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IP Multicast Applications: Challenges and Solutions
RFC 3170

Document type: RFC - Informational (September 2001; No errata)
Document stream: IETF
Last updated: 2013-03-02
Other versions: plain text, pdf, html

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IESG State: RFC 3170 (Informational)
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Network Working Group                                           B. Quinn
Request for Comments: 3170                                Celox Networks
Category: Informational                                      K. Almeroth
                                                        UC-Santa Barbara
                                                          September 2001

                       IP Multicast Applications:
                        Challenges and Solutions

Status of this Memo

   This memo provides information for the Internet community.  It does
   not specify an Internet standard of any kind.  Distribution of this
   memo is unlimited.

Copyright Notice

   Copyright (C) The Internet Society (2001).  All Rights Reserved.

Abstract

   This document describes the challenges involved with designing and
   implementing multicast applications.  It is an introductory guide for
   application developers that highlights the unique considerations of
   multicast applications as compared to unicast applications.

   To this end, the document presents a taxonomy of multicast
   application I/O models and examples of the services they can support.
   It then describes the service requirements of these multicast
   applications, and the recent and ongoing efforts to build protocol
   solutions to support these services.

Table of Contents

   1. Introduction. . . . . . . . . . . . . . . . . . . . . . . . . . 2
     1.1 Motivation . . . . . . . . . . . . . . . . . . . . . . . . . 2
     1.2 Focus and Scope. . . . . . . . . . . . . . . . . . . . . . . 3
   2. IP Multicast-enabled Network. . . . . . . . . . . . . . . . . . 3
     2.1 Essential Protocol Components. . . . . . . . . . . . . . . . 4
       2.1.1 Expedient Joins and Leaves . . . . . . . . . . . . . . . 5
       2.1.2 Send without a Join. . . . . . . . . . . . . . . . . . . 5
   3. IP Multicast Application Taxonomy . . . . . . . . . . . . . . . 6
     3.1 One-to-Many Applications . . . . . . . . . . . . . . . . . . 8
     3.2 Many-to-Many Applications. . . . . . . . . . . . . . . . . . 9
     3.3 Many-to-One Applications . . . . . . . . . . . . . . . . . .10
   4. Common Multicast Service Requirements . . . . . . . . . . . . .13
     4.1 Bandwidth Requirements . . . . . . . . . . . . . . . . . . .13

Quinn, et al.                Informational                      [Page 1]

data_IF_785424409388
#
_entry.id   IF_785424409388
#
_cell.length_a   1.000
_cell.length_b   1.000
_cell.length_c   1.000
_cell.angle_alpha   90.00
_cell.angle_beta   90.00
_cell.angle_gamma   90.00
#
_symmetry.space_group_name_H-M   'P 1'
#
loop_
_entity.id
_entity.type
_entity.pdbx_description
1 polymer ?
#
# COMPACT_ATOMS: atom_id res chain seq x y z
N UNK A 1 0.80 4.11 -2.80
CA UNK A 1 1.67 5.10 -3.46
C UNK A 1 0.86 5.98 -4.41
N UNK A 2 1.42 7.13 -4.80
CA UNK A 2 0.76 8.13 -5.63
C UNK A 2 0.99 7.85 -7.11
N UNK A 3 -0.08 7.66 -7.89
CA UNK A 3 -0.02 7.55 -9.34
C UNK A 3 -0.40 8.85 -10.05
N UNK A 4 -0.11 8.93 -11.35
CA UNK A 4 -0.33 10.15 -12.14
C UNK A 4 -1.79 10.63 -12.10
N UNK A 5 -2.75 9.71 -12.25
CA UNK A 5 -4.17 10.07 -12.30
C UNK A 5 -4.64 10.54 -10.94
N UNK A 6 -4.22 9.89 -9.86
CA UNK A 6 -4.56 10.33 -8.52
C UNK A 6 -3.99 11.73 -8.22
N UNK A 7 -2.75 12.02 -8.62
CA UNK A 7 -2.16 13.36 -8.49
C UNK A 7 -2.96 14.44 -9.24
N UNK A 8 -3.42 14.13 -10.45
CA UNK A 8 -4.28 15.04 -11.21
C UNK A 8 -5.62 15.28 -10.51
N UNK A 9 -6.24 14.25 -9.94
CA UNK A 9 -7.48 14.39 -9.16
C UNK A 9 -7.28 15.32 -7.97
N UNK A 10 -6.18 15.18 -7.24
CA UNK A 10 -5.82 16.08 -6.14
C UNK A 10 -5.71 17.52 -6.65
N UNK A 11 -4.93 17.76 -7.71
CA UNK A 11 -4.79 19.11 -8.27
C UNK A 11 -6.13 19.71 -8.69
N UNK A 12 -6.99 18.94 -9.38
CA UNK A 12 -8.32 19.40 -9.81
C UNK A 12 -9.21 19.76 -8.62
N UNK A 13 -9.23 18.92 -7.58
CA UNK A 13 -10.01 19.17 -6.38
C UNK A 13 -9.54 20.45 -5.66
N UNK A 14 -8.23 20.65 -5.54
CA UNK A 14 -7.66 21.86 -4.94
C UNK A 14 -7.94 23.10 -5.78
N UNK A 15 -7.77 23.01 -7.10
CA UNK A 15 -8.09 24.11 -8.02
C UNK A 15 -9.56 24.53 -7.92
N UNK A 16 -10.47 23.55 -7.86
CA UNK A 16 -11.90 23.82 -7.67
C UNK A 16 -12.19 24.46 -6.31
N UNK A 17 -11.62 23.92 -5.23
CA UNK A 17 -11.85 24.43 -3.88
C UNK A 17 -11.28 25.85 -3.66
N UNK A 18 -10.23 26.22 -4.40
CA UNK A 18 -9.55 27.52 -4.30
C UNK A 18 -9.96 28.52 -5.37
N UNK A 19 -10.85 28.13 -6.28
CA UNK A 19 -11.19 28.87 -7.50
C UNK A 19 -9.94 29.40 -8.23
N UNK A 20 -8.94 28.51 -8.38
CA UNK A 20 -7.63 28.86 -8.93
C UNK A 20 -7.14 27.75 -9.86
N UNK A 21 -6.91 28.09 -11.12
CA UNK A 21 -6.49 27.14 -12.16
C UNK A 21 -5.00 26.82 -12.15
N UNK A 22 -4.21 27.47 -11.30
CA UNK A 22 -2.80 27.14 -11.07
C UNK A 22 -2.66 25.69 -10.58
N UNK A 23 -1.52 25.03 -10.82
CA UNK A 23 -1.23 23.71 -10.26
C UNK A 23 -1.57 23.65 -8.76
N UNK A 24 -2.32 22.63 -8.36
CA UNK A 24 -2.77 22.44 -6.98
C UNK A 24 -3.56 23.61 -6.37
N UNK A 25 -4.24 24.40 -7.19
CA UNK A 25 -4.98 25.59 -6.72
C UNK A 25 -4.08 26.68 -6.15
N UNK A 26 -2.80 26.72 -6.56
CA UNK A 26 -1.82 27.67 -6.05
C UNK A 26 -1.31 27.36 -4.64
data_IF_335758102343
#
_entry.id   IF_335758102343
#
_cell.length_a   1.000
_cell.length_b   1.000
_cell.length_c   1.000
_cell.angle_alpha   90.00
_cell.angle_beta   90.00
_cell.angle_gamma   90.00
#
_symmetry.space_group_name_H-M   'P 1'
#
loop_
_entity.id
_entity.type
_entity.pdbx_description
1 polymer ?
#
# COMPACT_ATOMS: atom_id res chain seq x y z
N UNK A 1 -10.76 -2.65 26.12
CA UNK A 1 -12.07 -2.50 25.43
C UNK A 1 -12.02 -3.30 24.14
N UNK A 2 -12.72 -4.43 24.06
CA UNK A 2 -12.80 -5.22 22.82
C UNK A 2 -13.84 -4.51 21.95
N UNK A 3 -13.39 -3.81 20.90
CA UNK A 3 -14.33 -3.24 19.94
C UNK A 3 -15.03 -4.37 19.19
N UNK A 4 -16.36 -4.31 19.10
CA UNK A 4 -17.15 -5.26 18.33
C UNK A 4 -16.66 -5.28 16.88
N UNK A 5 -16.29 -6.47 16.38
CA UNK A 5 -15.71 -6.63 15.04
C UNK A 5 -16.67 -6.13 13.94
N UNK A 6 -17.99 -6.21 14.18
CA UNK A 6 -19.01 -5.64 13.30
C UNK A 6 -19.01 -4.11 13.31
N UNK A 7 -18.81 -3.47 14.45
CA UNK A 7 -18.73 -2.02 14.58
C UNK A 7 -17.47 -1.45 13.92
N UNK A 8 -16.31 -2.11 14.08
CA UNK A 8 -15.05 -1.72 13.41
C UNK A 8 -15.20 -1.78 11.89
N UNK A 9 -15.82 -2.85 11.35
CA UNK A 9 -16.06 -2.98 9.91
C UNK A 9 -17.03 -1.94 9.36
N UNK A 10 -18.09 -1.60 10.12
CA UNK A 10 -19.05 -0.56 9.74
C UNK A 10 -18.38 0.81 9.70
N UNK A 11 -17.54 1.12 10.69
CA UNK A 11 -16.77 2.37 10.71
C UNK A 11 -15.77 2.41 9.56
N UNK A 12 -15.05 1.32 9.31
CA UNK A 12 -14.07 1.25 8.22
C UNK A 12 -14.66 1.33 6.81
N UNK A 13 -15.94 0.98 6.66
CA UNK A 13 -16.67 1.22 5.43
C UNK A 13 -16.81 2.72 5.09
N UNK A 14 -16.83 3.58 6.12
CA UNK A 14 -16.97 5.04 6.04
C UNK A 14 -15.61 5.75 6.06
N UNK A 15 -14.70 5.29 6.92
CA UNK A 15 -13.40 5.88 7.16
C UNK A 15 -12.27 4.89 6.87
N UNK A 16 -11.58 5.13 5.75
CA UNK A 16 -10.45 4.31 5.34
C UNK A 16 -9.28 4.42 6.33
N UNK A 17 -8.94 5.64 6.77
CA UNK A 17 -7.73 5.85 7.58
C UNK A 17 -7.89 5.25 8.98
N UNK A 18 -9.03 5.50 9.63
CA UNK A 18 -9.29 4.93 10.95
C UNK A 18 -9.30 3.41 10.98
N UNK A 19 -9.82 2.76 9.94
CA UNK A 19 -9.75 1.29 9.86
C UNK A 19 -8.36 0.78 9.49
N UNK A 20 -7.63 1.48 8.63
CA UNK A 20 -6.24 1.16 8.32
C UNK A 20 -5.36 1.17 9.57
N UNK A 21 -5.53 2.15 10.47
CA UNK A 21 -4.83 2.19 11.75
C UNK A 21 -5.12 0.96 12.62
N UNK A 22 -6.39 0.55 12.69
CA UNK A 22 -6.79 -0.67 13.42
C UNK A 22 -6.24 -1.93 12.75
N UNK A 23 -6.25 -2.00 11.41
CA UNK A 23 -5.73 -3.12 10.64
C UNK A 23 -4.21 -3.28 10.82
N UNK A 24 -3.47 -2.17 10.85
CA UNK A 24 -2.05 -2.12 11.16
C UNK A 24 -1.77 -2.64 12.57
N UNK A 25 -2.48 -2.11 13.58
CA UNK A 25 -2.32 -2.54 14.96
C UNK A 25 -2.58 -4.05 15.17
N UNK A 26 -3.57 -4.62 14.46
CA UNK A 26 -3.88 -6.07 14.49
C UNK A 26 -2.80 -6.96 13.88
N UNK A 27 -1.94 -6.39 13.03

RFC 3170               IP Multicast Applications          September 2001

     4.2 Delay Requirements . . . . . . . . . . . . . . . . . . . . .13
   5. Unique Multicast Service Requirements . . . . . . . . . . . . .14
     5.1 Address Management . . . . . . . . . . . . . . . . . . . . .16
     5.2 Session Management . . . . . . . . . . . . . . . . . . . . .16
     5.3 Heterogeneous Receiver Support . . . . . . . . . . . . . . .18
     5.4 Reliable Data Delivery . . . . . . . . . . . . . . . . . . .20
     5.5 Security . . . . . . . . . . . . . . . . . . . . . . . . . .21
     5.6 Synchronized Play-Out. . . . . . . . . . . . . . . . . . . .23
   6. Service APIs. . . . . . . . . . . . . . . . . . . . . . . . . .23
   7. Security Considerations . . . . . . . . . . . . . . . . . . . .24
   8. Acknowledgements. . . . . . . . . . . . . . . . . . . . . . . .24
   9. References. . . . . . . . . . . . . . . . . . . . . . . . . . .24
   10. Authors' Addresses . . . . . . . . . . . . . . . . . . . . . .27
   11. Full Copyright Statement . . . . . . . . . . . . . . . . . . .28

1. Introduction

   IP Multicast will play a prominent role on the Internet in the coming
   years.  It is a requirement, not an option, if the Internet is going
   to scale.  Multicast allows application developers to add more
   functionality without significantly impacting the network.

   Developing multicast-enabled applications is ostensibly simple.
   Having datagram access allows any application to send to a multicast
   address.  A multicast application need only increase the Internet
   Protocol (IP) time-to-live (TTL) value to more than 1 (the default
   value) to allow outgoing datagrams to traverse routers.  To receive a
   multicast datagram, applications join the multicast group, which
   transparently generates an [IGMPv2, IGMPv3] group membership report.

   This apparent simplicity is deceptive, however.  Enabling multicast
   support in applications and protocols that can scale well on a
   heterogeneous network is a significant challenge.  Specifically,
   sending constant bit rate datastreams, reliable data delivery,
   security, and managing many-to-many communications all require
   special consideration.  Some solutions are available, but many of
   these services are still active research areas.

1.1 Motivation

   The purpose of this document is to provide a framework for
   understanding the challenges of designing and implementing multicast

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